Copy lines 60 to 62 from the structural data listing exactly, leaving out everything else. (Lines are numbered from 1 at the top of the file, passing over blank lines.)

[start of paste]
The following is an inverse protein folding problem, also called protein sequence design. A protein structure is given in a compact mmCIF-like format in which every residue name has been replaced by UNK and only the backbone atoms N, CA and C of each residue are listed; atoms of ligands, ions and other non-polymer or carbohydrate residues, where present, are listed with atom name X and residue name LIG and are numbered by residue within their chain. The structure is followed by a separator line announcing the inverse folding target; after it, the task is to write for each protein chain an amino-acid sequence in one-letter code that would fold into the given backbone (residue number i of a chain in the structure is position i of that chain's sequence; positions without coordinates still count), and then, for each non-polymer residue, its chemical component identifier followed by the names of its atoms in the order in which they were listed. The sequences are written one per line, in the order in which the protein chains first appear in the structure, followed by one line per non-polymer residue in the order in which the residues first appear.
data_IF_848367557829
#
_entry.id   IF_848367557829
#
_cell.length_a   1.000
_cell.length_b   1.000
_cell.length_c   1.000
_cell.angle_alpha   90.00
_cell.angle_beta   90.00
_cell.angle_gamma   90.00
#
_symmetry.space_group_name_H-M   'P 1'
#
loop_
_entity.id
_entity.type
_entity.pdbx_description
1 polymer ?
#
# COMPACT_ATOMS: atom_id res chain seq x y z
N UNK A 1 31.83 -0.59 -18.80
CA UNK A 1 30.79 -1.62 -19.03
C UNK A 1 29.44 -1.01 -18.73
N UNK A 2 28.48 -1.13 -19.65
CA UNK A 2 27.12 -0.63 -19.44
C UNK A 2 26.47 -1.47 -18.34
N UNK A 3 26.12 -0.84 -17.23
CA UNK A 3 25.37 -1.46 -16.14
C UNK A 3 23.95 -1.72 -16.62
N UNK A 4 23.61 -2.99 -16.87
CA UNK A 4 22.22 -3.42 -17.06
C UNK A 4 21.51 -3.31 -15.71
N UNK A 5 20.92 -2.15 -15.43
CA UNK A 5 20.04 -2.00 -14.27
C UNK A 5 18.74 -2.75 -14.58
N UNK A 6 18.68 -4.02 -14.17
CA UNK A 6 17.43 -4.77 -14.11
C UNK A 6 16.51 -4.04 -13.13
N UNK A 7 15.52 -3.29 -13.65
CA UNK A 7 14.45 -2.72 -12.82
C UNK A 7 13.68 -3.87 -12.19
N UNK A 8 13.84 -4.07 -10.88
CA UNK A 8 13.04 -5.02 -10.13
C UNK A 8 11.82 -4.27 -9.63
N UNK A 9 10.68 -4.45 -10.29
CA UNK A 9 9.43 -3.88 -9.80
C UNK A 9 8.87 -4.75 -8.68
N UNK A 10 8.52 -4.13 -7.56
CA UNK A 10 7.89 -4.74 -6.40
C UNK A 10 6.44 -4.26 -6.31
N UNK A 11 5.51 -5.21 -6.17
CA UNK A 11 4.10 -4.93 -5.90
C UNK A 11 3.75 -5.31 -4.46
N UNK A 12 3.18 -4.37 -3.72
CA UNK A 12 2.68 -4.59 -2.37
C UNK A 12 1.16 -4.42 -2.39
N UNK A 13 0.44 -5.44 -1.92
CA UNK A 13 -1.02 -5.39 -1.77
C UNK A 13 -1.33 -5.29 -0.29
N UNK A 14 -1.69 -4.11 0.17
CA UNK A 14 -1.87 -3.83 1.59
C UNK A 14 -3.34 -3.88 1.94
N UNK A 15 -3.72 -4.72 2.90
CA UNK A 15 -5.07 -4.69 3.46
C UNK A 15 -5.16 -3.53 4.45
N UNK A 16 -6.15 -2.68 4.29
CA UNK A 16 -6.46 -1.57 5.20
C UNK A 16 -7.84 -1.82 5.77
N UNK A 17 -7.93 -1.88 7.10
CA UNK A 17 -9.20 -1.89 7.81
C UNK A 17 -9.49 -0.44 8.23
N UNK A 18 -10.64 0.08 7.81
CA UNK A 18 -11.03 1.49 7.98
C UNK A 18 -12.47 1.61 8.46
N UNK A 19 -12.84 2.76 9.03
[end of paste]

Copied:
C UNK A 13 -1.33 -5.29 -0.29
N UNK A 14 -1.69 -4.11 0.17
CA UNK A 14 -1.87 -3.83 1.59